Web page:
Today is International Human Rights Day, in recognition of the 10 December 1948, when the United Nations General Assembly adopted the Universal Declaration of Human Rights.
This said that all humans are born free, with equal dignity and rights, providing one of the first legal forms of protection for our rights.
But, with some politicians in the UK calling for us to scrap the Human Rights Convention, do we still need them? Here are just a few reasons we should protect our basic rights.
Human Rights Unite Us
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We all have different values, backgrounds, and interests. However, one thing that unites us all is human rights. The Universal Declaration of Human Rights (UDHR) sets out the basic rights every human being in the world is entitled to, regardless of their race, colour, religion, sex, nationality or any other status.
The rights of every man are diminished when the rights of one man are threatened
John F Kennedy
These include the right to life and liberty, freedom from slavery, and the right to equal treatment of everyone before the law. Human rights bind us together through this set of common values and ideals. In 1950, the Human Rights Convention went further and set out basic rights such as the rights to life and liberty, education, privacy and to be free from torture, among others.
This common standard also helps to provide the very basis of democratic society. Take the right to vote, for example, which is also protected by the Convention (in Protocol 1, Article 3) and took around 800 years to get. Exercising this right significantly allows each of us to have our say every five years, on who governs us.
Based on this common standard, human rights crucially allow lawful and unlawful conduct, justice and injustice and equality or the lack of it, to be identified and addressed. Can you imagine where would we be without them?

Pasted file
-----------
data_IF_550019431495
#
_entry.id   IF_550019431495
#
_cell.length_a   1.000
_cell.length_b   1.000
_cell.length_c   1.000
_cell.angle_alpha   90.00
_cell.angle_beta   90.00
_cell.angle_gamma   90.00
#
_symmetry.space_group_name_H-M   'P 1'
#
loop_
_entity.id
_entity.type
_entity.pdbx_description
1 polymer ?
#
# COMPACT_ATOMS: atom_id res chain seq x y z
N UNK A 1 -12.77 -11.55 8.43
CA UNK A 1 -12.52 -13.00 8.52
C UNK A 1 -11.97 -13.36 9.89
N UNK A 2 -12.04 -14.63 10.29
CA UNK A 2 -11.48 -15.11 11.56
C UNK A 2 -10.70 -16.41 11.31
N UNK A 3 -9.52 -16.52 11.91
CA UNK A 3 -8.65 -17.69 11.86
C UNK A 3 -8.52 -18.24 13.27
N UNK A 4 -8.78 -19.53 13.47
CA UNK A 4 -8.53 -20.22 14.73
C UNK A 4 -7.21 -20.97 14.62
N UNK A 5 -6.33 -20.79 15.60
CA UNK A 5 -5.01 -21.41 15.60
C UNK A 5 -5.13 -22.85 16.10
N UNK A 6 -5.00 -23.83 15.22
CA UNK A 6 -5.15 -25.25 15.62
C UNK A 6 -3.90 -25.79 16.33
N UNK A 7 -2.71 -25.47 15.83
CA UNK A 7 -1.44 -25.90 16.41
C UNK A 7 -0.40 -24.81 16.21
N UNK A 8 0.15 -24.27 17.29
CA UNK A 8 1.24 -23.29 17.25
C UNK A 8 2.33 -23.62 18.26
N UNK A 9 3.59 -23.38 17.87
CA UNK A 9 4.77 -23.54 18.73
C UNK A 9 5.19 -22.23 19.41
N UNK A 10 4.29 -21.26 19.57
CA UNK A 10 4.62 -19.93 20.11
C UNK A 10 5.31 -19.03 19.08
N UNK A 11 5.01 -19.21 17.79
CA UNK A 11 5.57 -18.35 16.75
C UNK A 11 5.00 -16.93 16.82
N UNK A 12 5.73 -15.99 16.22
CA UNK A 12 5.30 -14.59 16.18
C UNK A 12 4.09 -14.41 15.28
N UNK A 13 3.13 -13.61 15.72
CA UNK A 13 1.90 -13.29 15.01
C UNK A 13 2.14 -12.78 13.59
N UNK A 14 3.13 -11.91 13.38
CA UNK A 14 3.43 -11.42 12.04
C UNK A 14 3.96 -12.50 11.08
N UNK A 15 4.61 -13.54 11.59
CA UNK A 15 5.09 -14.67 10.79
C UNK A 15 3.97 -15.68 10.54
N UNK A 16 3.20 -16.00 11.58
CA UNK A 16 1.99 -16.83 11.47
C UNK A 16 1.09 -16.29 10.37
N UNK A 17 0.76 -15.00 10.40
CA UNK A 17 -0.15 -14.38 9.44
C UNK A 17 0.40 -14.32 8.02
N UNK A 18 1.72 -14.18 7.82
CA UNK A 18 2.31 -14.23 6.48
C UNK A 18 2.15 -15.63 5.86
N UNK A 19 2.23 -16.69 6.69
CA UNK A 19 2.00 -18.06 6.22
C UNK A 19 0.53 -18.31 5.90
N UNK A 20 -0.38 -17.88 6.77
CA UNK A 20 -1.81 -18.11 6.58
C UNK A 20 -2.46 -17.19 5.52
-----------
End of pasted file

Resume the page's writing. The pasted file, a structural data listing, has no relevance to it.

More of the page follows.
Human Rights Protect Our Independence
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Human Rights apply to each and every one of us an individual. They, therefore, intrinsically value individual dignity, independence, and physical integrity. As the Human Rights Court recognised in a case called von Hannover v Germany in 2005, a person’s private life includes his or her physical and psychological integrity. Each of us has a right to develop our personalities and express ourselves.
It is difficult to imagine what life would be like if, for example, our privacy could be violated by others without restriction, or our liberty could be taken away, without reason. Or where, for example, someone was punished for marrying.
By their very existence, human rights celebrate individualism by allowing us live our lives the way we want – whether that is leading a family life, expressing our views and opinions freely, or associating with other groups of people.
Human Rights Empower Us
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As well as protecting our democracy, by recognising the importance of human independence in law they also empower us. Article 6 of the Universal Declaration of Human Rights recognises this, and Article 1 of the Human Rights Convention says states must respect individuals’ human rights.
The Rule of Law is also significant here. It basically sets out that the law, as created by Parliament and carried out by the courts, is above everyone, no matter who you are. As the Human Rights Convention is part of UK law thanks to the Human Rights Act 1998 this means our courts can hear cases involving human rights.
Human rights law also provides protection in case states don’t play by the rules too, and individuals are able to take their cases directly to the Human Rights Court. Whether it’s about employment, family or something else, human rights ensure we are fairly treated and not undermined by the state.
They have crucially given us many privileges and today is a day to celebrate that. It is a celebration of who you are as an individual and a celebration of humanity overall – born free, with equal dignity and rights.